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Wednesday, March 09, 2011

Plein Soleil vs The Talented Mr. Ripley

I saw that a friend of mine was reading a book by Patricia Highsmith with the title En Pleno Sol.  He described what he had read thus far and I thought that perhaps it was another in the Mr. Ripley series but after reading the first page I learned that this is another title for El Talento de Mr. Ripley which I had just finished in Spanish. It is common to change titles of translated books with different publications or different translations but I wondered how they came upon this odd variation of the original title. On the back cover of this edition I learned about the French film Plein Soleil (1960) directed by René Clément and staring Alain Delon in the role of Tom Ripley. If you think this French title is odd (it means “full sun”) the English title of the movie is Purple Noon so everyone is guilty of massacring titles in translation.  I loved the book, both when I read it as a very young man in English and even more the second time around in Spanish. I also enjoyed the movie The Talented Mr. Ripley (1999) directed by Anthony Minghella.

The French movie isn't bad but I had some problems with it. Four minutes of precious movie time is spent showing how Ripley forges Dickie’s passport and signature when the book dealt with this matter in about two brief sentences.  He simply forged the signature and used Dickie’s passport without any alterations.  There’s another precious minute lost showing Ripley wandering around the market in Naples while waiting for Marge to write a letter to Dickie who Tom has already eliminated— yet another scene of the director’s imagination and not from the book.  Was he out to make a crime thriller or a travelogue of scenic southern Italy?

Minghella copied directly from the French film. A case in point is when Freddy goes to visit Dickie only to find Tom living in the apartment. He leaves and then Tom is betrayed by the signora who sees him from a few flights below on the stairwell.  In the book she simply mentions to Freddy as he is leaving that Signor Greenleaf had not left the apartment that day which is why Freddy returns and is subsequently murdered by Tom. Minghella copies another scene from Clément when Dickie, Tom, and Marge are on the boat and Dickie and Marge have sex in the cabin below while Tom fumes on the deck above. In the book Marge and Dickie weren’t really even lovers.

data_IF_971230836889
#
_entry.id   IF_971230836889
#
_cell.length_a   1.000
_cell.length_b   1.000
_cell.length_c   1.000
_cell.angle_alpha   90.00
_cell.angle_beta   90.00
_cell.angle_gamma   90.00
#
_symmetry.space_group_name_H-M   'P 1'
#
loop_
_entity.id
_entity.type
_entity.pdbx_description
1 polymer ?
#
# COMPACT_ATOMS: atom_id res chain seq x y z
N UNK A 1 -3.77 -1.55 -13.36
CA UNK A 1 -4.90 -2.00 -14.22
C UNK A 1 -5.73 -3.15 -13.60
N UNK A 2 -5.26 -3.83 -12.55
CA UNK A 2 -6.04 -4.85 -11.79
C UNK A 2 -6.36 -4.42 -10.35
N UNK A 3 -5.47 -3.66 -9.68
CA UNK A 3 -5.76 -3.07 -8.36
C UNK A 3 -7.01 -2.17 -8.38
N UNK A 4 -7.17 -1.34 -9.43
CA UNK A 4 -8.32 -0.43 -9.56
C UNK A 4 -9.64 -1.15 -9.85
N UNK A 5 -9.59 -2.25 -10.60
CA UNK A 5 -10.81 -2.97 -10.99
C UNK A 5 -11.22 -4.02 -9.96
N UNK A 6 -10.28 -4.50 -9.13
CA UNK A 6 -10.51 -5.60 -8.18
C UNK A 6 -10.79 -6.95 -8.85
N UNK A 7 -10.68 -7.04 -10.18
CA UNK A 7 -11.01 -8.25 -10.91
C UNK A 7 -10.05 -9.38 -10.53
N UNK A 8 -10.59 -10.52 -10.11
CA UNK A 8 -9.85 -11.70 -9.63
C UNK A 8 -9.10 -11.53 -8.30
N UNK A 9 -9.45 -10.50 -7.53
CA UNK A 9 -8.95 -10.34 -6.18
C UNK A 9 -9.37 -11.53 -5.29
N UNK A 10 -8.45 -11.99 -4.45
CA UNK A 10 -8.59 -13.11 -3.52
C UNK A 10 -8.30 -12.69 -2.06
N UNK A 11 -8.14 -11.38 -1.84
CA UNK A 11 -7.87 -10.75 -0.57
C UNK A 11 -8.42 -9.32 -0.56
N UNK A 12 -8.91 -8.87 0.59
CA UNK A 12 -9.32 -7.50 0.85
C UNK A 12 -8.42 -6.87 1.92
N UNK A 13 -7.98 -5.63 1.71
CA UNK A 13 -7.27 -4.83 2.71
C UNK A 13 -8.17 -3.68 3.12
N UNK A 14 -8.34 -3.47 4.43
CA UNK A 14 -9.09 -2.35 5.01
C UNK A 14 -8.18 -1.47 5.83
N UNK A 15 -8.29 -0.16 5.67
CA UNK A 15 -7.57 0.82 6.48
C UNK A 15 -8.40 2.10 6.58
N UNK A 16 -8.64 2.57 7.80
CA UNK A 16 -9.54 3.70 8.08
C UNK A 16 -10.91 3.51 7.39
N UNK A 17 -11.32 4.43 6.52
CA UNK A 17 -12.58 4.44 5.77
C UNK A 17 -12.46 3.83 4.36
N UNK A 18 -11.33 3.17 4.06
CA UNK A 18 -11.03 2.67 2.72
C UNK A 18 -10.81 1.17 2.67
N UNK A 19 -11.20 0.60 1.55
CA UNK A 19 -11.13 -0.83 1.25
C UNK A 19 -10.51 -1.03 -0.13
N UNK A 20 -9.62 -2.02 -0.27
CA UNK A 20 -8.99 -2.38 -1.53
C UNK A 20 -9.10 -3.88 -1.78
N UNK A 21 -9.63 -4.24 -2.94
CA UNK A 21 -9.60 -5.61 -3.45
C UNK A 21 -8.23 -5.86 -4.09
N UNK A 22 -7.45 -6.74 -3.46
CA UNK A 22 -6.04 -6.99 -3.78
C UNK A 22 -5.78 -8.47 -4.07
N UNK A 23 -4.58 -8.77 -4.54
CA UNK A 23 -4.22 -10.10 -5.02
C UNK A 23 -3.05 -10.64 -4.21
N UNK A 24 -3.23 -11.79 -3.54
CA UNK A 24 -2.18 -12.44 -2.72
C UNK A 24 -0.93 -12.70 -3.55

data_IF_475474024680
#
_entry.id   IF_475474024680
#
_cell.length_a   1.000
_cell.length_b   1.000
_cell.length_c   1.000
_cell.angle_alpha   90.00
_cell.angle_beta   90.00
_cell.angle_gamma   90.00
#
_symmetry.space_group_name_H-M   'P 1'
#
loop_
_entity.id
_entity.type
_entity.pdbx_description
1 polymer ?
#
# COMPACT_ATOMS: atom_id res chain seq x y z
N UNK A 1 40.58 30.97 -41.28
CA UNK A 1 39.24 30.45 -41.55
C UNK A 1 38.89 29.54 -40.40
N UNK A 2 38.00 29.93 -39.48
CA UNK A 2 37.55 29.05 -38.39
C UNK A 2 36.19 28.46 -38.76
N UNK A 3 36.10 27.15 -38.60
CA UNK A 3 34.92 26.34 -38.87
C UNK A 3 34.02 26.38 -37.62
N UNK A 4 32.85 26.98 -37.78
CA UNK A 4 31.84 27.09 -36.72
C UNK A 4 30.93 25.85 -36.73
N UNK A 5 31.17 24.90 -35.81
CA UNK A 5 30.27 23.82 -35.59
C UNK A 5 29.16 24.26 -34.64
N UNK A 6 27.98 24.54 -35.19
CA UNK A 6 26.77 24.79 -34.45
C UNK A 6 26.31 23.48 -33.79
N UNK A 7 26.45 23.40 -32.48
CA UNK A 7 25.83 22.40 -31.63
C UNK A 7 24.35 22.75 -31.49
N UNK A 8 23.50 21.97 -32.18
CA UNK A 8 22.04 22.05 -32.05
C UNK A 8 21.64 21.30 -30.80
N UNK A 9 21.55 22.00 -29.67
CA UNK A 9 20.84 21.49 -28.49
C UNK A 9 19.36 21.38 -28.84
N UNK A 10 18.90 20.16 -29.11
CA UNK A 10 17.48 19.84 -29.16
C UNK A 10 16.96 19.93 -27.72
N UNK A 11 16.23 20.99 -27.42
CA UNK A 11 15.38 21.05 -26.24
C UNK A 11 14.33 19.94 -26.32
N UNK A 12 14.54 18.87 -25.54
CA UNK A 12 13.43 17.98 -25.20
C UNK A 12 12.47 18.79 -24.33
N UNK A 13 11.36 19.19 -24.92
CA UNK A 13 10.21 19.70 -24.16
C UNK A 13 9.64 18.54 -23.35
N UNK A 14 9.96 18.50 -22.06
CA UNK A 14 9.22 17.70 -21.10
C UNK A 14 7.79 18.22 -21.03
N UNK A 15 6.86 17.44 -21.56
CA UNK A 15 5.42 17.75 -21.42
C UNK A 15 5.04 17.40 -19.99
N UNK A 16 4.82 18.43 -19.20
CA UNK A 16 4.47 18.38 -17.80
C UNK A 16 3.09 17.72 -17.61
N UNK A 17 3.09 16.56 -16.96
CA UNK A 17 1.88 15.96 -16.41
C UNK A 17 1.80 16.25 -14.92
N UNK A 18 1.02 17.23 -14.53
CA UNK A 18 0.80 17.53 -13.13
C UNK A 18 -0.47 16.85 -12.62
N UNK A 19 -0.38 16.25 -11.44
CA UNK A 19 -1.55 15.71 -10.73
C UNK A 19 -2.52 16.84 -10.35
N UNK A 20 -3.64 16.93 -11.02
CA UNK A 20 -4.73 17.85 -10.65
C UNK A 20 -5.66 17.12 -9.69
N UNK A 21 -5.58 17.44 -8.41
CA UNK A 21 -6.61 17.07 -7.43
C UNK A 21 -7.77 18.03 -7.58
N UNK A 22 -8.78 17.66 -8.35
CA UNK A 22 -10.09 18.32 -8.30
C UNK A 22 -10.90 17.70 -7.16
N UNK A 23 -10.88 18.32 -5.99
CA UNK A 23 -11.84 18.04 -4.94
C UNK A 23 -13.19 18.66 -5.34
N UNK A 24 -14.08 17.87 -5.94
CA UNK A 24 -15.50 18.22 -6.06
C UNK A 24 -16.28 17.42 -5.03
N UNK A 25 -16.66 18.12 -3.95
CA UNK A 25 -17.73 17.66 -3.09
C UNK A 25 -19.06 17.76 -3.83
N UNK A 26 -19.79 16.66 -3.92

The French movie is so divorced from the book that it reminds me of the children’s game of telephone where a story is told in the ear of the person sitting next to you and passed around until the last person. Why bother to base a film on a great book if you are going to make such radical changes?  I suppose that if you separate the film completely from the novel it could actually be decent; the trouble is that I actually read the book. The Talented Mr. Ripley is one of the best crime novels of the 20th century so it puzzles me that anyone would stray so far from it when making a film adaptation.  My biggest complaint with Plein Soleil is that there isn’t anything in the way of character development.  

This wasn’t a problem with the Minghella version. As was the case with the novel, I had a perverse desire to see Tom get away with his theft of Dickie’s life. I grew to detest the character of Freddy Miles (played superbly by Philip Seymour Hoffman in the film) that I practically cheered when he was brained with a statuette and summarily tossed along the roadside.  There was nothing in the way of tension in the French version while in the novel and the modern remake you are on the edge of your seat for most of the ride. 


It’s not as if Minghella was incredibly faithful to the novel but he wasn’t too off-the-mark. He took the whole homosexuality thing and ran with it whereas Highsmith only hinted at in the novel. Times change and it’s the director’s movie but I would have to fault Minghella most of the times his story drifted too far from the book. When Tom kills Dickie in the book it is completely premeditated but in the movie it is almost an accident, a crime of high passion (in the French version it was something out of a Freddy Kruger movie).


If you haven't read the book already I highly recommend it. It beats the hell out of both films.   

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